There, outside the door, in Phoenix, is the same guy. Guess he didn’t wake up drunk in New Orleans. “Nah, hopped the 12 right by it,” he says, “Got that gun?” So ya hand it to him and he says, “This time I was just using you, wanted to get the gun here. Every time I show up in this town, the Phoenix PD hassle me. Always think I’m packing, so I figured I might as well be.” He lifts a wood-tipped cigar to his lips and you notice a rainbow colored lizard on his arm. He pulls out a silver Zippo. “Not really silver, aluminum or something. Had a kid ask me to see it once; he looks at the bottom, at some number, and tells me it ain’t really a collectable. I did just like this…” Mendelschon flicks it and lights his cigar, “and tell him, hey, it works.” Mendelschon—since you still don’t have another name for him—laughs for a sec and then says, “Oh, but you were looking at the gecko, huh? Yeah, it’s this damn desert. No matter how much I try to get along with it—living on locusts and truck stop coffee, drinking only booze from the drive through—no matter how I try getting along, this desert still wants me dead. Oh, I tried to make my peace with Rattlesnake, but the only one I’ve ever met is Coyote. This here lizard’s sorta like the desert’s version of the black spot. Too damn depressing. Tell ya what, get back on the 10 and hike over to LA, back up the 5 again—this should all be familiar to ya now—but this time make a left, head into that mess they call San Francisco and find Judah street. Just go all the way west til ya hit the beach.”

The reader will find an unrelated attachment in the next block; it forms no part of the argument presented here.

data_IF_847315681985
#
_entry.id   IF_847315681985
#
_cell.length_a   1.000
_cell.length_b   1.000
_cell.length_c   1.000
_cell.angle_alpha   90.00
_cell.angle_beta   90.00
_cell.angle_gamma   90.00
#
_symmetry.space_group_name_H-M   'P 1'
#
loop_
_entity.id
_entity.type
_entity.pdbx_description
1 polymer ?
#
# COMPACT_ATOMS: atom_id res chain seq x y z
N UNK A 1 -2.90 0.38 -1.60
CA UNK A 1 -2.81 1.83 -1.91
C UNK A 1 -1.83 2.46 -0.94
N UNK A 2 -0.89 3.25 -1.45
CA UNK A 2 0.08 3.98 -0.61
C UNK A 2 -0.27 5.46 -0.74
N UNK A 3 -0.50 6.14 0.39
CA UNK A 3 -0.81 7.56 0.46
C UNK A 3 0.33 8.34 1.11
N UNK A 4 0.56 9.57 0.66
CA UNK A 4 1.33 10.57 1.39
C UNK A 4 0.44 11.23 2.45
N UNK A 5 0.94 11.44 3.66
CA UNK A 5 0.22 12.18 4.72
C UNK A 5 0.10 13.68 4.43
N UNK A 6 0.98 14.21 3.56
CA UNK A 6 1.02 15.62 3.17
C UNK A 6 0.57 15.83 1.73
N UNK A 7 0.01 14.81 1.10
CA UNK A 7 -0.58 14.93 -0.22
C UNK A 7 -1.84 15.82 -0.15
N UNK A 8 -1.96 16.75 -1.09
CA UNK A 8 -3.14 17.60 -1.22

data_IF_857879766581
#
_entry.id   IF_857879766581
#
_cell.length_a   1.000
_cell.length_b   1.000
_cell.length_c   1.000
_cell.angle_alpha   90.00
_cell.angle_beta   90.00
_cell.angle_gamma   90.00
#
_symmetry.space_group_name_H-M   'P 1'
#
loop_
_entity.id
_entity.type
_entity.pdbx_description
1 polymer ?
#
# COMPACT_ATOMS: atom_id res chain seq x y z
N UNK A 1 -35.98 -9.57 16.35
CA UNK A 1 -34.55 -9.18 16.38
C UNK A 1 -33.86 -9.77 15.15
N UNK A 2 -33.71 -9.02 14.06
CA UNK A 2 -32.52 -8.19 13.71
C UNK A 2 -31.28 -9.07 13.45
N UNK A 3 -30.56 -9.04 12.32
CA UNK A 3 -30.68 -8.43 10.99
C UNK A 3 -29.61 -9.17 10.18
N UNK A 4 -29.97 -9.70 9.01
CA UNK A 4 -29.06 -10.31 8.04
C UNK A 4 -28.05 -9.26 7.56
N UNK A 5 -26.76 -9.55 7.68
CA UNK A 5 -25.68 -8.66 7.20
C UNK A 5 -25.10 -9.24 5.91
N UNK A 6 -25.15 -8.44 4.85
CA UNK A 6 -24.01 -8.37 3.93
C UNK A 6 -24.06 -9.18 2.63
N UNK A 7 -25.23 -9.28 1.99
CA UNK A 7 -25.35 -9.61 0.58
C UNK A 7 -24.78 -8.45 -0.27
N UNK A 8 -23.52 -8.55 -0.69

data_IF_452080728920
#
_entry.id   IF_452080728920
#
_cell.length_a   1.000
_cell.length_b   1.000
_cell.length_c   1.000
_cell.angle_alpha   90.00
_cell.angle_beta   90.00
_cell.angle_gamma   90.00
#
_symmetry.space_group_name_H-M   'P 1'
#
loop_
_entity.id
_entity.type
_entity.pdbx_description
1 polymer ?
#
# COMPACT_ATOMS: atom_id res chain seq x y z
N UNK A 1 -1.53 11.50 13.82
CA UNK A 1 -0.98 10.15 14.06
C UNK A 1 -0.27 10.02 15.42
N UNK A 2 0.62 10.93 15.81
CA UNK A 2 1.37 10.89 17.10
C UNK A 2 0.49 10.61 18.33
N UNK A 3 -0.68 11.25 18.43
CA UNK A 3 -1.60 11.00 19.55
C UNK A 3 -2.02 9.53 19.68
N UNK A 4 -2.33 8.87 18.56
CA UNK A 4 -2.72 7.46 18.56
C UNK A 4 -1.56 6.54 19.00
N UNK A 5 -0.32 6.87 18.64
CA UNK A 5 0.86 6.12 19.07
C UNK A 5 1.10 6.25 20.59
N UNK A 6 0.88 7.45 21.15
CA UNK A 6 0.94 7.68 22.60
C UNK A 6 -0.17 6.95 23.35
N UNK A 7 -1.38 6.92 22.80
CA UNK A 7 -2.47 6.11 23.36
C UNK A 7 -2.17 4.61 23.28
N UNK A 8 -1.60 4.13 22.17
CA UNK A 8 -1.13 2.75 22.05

Ah, screw it. Ya don’t even care about the answer to your question anymore. You heard San Fran’s a sorta cool town. What the hell? So ya head on up. Somewhere ya make a wrong turn though, get lost. It’s a pain in the ass city to get around, and your car ain’t so happy anymore. You find yourself, well you find yourself on the corner of Haight and Fillmore and it ain’t as peace and lovey as a ways up the street, and you get out cos there’s this bar. Ya figure you’ll get a pint and some directions, but there’s a guy there asks only questions. And you’re out on the street. Out on the street and everyone’s asking ya for change, some old guy with no feet asks ya if ya can help him across the street—what the hell you’re a nice guy—and he pulls out two bucks and hands it to ya and you say, “No, no, I just want directions.”